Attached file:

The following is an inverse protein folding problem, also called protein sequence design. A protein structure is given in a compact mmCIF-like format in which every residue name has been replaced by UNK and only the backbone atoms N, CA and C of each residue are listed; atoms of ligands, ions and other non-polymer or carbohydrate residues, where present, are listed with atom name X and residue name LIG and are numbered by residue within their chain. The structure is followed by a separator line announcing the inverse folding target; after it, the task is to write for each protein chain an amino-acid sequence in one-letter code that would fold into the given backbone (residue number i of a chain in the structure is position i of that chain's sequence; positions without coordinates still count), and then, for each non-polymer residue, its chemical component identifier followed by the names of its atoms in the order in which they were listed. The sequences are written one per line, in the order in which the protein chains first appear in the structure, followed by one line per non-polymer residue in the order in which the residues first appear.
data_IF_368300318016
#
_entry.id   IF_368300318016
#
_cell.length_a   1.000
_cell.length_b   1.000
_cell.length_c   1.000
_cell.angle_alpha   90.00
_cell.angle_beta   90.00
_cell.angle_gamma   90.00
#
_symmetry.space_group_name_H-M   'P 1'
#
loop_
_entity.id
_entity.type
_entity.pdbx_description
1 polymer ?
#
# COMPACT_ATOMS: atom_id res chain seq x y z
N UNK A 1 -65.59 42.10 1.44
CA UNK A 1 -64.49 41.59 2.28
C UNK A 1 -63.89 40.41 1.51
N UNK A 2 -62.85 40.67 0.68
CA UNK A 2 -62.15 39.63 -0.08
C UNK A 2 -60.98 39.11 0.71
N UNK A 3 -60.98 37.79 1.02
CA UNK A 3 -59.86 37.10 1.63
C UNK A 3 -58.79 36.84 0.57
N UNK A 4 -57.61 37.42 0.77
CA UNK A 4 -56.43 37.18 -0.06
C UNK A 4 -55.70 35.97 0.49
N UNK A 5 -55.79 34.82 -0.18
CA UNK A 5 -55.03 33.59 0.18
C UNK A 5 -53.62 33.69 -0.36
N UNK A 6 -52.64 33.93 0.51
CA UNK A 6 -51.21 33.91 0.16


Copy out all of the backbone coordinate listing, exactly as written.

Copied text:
The following is an inverse protein folding problem, also called protein sequence design. A protein structure is given in a compact mmCIF-like format in which every residue name has been replaced by UNK and only the backbone atoms N, CA and C of each residue are listed; atoms of ligands, ions and other non-polymer or carbohydrate residues, where present, are listed with atom name X and residue name LIG and are numbered by residue within their chain. The structure is followed by a separator line announcing the inverse folding target; after it, the task is to write for each protein chain an amino-acid sequence in one-letter code that would fold into the given backbone (residue number i of a chain in the structure is position i of that chain's sequence; positions without coordinates still count), and then, for each non-polymer residue, its chemical component identifier followed by the names of its atoms in the order in which they were listed. The sequences are written one per line, in the order in which the protein chains first appear in the structure, followed by one line per non-polymer residue in the order in which the residues first appear.
data_IF_368300318016
#
_entry.id   IF_368300318016
#
_cell.length_a   1.000
_cell.length_b   1.000
_cell.length_c   1.000
_cell.angle_alpha   90.00
_cell.angle_beta   90.00
_cell.angle_gamma   90.00
#
_symmetry.space_group_name_H-M   'P 1'
#
loop_
_entity.id
_entity.type
_entity.pdbx_description
1 polymer ?
#
# COMPACT_ATOMS: atom_id res chain seq x y z
N UNK A 1 -65.59 42.10 1.44
CA UNK A 1 -64.49 41.59 2.28
C UNK A 1 -63.89 40.41 1.51
N UNK A 2 -62.85 40.67 0.68
CA UNK A 2 -62.15 39.63 -0.08
C UNK A 2 -60.98 39.11 0.71
N UNK A 3 -60.98 37.79 1.02
CA UNK A 3 -59.86 37.10 1.63
C UNK A 3 -58.79 36.84 0.57
N UNK A 4 -57.61 37.42 0.77
CA UNK A 4 -56.43 37.18 -0.06
C UNK A 4 -55.70 35.97 0.49
N UNK A 5 -55.79 34.82 -0.18
CA UNK A 5 -55.03 33.59 0.18
C UNK A 5 -53.62 33.69 -0.36
N UNK A 6 -52.64 33.93 0.51
CA UNK A 6 -51.21 33.91 0.16